An in-depth search of the literature regarding polymeric membranes for CO2/N2 separations has been carried out in order to identify the best performing membranes that will be utilized as polymeric matrices to develop efficient and cost-effective mixed matrix membranes. Several concepts for the design of the hybrid VTSA/membrane pilot unit have been considered. A pilot-scale hybrid unit has been planned to be constructed (instead of a smaller scale hybrid unit) incorporating commercial membranes at the first stage of construction and operation.
The Preliminary Exploitation and Communication Plan as well as creating the first communication and dissemination tools: website, visual identity and basic dissemination kit. In addition, a number of communication activities have been undertaken, such as participation at events, conferences and meetings with stakeholders; furthermore, press releases have been issued to publicize details of the project. In total 19 separate dissemination activities have been registered in CARMOF’s Sharepoint.

During the following months after the last periodic report M18, the focus has been on solving the monolith problems, on the preparation of the VTSA/membrane pilot unit, and the scale-up of material production. The current situation caused by COVID-19 disease at the global level and the number of associated restrictions that people and companies are experiencing these days have directly affected the normal development of some of the core project activities, such as the preparation of the 3D structures and pilot plant.

One of the main objectives in CARMOF is to prepare nicely shaped adsorbents to be used for CO2 capture from the components; MOFs, MWCNTs, rGOs and polyethyleneimine (PEI). Of the four ingredients, the two main components that may be active for CO2 adsorption are the MOF and PEI components. The MWCNT and rGO components will more function as paste and structure stabilizers and as gas diffusion promotors. In order to solve shrinkage and printability problems components various additives and binders have been used as binders and to improve homogeneity and printability of the pastes such as UBE, PVA, alginate, etc. The results showed a drawback between printability and CO2 adsorption.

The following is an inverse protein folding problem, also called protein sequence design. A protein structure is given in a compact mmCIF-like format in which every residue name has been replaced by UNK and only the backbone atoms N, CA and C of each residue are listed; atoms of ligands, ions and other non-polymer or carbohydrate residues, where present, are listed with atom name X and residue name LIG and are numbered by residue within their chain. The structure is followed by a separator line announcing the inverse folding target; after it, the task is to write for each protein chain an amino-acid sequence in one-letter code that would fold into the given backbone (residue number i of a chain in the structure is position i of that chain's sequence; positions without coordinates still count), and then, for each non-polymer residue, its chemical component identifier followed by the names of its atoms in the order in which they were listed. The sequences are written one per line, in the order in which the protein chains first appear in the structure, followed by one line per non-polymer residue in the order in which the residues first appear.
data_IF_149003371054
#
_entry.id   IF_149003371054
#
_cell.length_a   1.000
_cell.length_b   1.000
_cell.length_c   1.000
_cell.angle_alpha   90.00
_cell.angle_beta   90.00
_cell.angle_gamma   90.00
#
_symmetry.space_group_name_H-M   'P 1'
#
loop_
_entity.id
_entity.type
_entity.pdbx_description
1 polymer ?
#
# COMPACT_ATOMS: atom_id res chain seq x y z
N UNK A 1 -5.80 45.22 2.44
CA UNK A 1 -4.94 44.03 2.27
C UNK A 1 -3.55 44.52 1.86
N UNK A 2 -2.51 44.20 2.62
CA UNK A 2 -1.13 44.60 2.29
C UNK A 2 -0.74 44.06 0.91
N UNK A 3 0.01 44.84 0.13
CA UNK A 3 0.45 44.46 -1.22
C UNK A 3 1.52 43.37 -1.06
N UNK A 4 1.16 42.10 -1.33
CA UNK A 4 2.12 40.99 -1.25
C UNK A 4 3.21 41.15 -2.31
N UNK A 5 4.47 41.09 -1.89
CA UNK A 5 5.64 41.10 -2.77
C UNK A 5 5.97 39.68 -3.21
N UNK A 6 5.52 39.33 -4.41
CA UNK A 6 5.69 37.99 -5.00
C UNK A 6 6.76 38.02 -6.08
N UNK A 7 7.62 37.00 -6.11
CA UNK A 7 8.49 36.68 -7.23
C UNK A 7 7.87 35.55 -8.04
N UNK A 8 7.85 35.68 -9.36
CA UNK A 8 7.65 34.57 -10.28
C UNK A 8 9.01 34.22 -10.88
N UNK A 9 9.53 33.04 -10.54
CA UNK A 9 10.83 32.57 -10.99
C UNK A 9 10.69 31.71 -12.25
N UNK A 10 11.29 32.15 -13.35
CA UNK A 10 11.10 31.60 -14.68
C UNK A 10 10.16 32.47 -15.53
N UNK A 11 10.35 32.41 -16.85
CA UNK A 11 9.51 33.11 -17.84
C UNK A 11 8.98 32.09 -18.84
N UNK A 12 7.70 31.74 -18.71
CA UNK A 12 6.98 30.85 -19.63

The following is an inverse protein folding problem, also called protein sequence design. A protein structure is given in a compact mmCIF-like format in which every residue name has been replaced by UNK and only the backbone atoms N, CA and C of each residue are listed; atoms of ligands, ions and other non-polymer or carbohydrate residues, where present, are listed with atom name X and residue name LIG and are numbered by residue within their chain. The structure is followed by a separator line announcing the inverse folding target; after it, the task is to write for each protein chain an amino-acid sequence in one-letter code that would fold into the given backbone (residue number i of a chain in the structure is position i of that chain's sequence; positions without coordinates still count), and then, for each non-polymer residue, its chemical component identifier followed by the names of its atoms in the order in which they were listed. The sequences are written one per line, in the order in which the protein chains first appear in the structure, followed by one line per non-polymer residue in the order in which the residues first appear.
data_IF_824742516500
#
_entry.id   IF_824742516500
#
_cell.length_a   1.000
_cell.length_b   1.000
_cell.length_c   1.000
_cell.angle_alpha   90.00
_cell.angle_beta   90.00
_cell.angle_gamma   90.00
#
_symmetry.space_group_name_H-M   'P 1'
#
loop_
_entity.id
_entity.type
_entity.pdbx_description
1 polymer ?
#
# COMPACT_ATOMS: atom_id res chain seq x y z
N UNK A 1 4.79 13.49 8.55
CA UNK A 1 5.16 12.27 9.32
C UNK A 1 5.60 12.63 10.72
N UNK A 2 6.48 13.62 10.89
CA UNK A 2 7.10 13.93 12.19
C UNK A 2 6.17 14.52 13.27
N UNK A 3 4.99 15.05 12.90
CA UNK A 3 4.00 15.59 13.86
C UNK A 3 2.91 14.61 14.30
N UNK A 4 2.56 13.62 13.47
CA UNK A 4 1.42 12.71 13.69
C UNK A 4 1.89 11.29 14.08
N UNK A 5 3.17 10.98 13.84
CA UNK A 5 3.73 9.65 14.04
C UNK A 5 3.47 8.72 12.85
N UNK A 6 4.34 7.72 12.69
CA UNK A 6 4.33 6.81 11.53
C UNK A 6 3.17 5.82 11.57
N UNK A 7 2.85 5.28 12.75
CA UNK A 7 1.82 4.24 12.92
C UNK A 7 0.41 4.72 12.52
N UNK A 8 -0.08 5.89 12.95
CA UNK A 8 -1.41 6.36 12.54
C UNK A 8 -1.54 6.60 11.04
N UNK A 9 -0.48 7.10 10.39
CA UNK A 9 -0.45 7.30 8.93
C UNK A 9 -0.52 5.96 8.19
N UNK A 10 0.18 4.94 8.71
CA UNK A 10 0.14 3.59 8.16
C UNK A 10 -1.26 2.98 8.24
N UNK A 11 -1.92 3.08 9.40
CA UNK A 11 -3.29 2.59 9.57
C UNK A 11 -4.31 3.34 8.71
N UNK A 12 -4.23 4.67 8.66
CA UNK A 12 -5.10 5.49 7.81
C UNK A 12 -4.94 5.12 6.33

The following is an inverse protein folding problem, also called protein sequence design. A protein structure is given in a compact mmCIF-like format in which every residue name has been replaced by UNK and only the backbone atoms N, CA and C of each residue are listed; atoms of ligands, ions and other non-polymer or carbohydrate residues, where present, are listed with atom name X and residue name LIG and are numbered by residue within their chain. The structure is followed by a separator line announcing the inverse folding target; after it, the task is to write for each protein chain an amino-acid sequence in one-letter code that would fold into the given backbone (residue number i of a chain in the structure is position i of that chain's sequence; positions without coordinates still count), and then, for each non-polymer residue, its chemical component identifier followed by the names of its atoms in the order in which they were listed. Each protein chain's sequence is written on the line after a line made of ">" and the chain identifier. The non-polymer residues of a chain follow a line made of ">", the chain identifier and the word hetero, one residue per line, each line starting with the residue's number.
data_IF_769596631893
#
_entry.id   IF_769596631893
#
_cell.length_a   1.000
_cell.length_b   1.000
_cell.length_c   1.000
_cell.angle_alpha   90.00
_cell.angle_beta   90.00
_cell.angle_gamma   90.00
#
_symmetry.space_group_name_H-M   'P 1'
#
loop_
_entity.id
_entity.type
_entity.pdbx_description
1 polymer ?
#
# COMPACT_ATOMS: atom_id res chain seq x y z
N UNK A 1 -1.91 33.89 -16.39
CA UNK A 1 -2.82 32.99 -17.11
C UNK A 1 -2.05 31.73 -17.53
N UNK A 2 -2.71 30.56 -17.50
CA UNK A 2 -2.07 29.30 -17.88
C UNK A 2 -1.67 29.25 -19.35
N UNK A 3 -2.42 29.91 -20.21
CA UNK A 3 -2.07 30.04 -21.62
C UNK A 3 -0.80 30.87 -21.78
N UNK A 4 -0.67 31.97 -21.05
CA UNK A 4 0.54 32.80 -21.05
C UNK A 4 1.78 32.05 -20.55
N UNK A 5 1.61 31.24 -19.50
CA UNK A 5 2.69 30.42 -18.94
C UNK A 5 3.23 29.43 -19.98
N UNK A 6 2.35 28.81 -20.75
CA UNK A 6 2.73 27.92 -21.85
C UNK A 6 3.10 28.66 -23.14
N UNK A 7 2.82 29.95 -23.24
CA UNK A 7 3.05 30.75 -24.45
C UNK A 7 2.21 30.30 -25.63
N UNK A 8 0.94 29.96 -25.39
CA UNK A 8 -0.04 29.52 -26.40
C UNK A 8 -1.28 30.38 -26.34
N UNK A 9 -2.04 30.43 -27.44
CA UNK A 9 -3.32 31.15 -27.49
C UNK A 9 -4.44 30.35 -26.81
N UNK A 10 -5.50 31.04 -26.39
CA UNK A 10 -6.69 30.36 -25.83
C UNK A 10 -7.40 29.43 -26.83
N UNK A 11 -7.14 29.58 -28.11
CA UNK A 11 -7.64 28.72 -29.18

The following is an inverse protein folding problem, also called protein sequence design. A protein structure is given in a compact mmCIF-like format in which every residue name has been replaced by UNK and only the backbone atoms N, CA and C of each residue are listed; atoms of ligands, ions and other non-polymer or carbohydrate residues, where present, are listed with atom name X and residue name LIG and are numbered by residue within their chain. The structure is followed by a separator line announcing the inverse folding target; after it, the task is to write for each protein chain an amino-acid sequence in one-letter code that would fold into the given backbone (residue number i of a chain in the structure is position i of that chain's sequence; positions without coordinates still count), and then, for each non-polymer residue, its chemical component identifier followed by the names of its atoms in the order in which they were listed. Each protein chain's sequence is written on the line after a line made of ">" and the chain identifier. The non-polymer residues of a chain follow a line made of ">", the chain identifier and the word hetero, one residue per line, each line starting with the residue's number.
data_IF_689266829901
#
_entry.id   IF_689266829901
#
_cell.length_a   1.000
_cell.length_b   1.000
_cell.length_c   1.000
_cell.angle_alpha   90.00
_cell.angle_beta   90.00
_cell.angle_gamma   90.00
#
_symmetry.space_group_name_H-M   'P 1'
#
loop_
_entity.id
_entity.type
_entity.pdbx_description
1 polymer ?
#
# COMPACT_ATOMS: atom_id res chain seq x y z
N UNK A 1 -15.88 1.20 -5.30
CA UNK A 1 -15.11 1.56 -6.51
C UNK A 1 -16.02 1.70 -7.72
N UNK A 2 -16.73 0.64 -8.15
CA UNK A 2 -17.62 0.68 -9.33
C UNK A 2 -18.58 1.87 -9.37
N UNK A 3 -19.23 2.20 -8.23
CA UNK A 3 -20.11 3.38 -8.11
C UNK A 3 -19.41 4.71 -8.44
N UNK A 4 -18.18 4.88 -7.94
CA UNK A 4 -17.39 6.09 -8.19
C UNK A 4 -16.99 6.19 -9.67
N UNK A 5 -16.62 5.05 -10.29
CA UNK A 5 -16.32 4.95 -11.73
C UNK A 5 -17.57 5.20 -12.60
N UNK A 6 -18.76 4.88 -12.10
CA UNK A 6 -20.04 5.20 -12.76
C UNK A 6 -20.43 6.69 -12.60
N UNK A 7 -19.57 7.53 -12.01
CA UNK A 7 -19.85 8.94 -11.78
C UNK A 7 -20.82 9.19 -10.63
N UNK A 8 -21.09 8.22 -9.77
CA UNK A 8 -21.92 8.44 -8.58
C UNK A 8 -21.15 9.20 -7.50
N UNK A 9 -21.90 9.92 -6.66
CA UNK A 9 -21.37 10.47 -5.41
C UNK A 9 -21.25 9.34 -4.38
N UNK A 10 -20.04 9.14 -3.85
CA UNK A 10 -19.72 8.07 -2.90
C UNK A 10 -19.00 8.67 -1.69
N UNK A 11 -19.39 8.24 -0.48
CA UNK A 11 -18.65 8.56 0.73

Commercial membranes and in-house membranes have been evaluated and the best available commercial membranes have been selected. Regarding material production, the focuses have been on expanding the capabilities of partners to deliver larger quantities of MWCNTs, rGO, and MOF/MWCNT/rGO hybrid materials. The synthesis of MOF/rGO/MWCNT hybrid materials in a single step via a cascade continuous flow hydrothermal reactor system is also explored.

The dissemination, communication, and exploitation plan have been updated at M20 (see deliverable 7.2). Additional dissemination & communication tools have been created and dissemination & communication activities performed, including a CARMOF animated graphics video. With regards to exploitation, 13 Key Exploitable Results have been identified and analyzed. Three KERs have been analyzed during an Exploitation Strategy Seminar provided by the H2020 Dissemination & Exploitation Booster Service.
During this period only preliminary results have been achieved, as was expected. However, the results are extremely promising in this stage of the project. Hybrid composite pastes have been developed with high CO2 adsorption performance and with improved printability. An important achievement is that the selected hybrid materials not only reach required properties and functionalities, but also are fully available in the market, meaning a huge ratio performance/cost. This allow us to go beyond the current state of the art, allowing fast and non-expensive scale-up process, according to the project challenge of building fully functional pilot plants and demonstrators.
The CARMOF CO2 sorbent and process concept